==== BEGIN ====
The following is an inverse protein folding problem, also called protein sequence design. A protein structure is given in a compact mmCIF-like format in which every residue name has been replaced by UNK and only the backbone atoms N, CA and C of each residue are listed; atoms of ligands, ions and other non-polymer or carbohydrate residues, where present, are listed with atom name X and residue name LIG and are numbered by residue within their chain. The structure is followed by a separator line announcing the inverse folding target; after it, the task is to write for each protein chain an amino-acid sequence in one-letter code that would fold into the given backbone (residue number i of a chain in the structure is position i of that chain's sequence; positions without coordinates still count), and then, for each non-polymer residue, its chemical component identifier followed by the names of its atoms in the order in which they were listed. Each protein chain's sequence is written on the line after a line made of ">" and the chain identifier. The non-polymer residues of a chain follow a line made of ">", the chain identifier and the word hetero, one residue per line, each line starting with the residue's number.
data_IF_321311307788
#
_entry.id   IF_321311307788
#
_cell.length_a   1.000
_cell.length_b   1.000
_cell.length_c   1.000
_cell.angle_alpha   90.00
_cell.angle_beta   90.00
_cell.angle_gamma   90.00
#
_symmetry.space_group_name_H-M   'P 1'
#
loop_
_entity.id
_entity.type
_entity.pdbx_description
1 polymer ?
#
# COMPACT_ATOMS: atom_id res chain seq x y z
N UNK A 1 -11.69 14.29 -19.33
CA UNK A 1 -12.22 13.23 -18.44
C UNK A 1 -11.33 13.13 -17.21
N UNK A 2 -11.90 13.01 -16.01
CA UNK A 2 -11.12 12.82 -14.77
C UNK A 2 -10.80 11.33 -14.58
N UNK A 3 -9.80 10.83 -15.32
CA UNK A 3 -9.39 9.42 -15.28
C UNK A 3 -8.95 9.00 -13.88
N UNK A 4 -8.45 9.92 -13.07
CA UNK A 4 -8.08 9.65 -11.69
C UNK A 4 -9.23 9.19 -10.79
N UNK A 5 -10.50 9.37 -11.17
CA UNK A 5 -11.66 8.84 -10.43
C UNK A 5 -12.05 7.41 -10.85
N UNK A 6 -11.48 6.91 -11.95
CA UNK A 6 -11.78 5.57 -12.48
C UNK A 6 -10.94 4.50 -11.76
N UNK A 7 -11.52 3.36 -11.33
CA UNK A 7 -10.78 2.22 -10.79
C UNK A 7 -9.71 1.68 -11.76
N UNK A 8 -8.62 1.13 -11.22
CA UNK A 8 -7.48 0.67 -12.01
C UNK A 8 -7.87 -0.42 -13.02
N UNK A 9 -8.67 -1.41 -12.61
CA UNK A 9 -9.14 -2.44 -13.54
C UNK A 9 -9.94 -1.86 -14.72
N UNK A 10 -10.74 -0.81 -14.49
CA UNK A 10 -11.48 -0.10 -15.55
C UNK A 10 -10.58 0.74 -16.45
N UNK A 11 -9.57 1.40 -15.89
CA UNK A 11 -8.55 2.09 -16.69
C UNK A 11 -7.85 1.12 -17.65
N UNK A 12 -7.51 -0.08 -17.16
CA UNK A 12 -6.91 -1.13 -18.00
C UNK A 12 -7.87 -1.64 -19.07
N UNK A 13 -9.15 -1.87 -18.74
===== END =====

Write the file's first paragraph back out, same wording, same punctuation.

The following is an inverse protein folding problem, also called protein sequence design. A protein structure is given in a compact mmCIF-like format in which every residue name has been replaced by UNK and only the backbone atoms N, CA and C of each residue are listed; atoms of ligands, ions and other non-polymer or carbohydrate residues, where present, are listed with atom name X and residue name LIG and are numbered by residue within their chain. The structure is followed by a separator line announcing the inverse folding target; after it, the task is to write for each protein chain an amino-acid sequence in one-letter code that would fold into the given backbone (residue number i of a chain in the structure is position i of that chain's sequence; positions without coordinates still count), and then, for each non-polymer residue, its chemical component identifier followed by the names of its atoms in the order in which they were listed. Each protein chain's sequence is written on the line after a line made of ">" and the chain identifier. The non-polymer residues of a chain follow a line made of ">", the chain identifier and the word hetero, one residue per line, each line starting with the residue's number.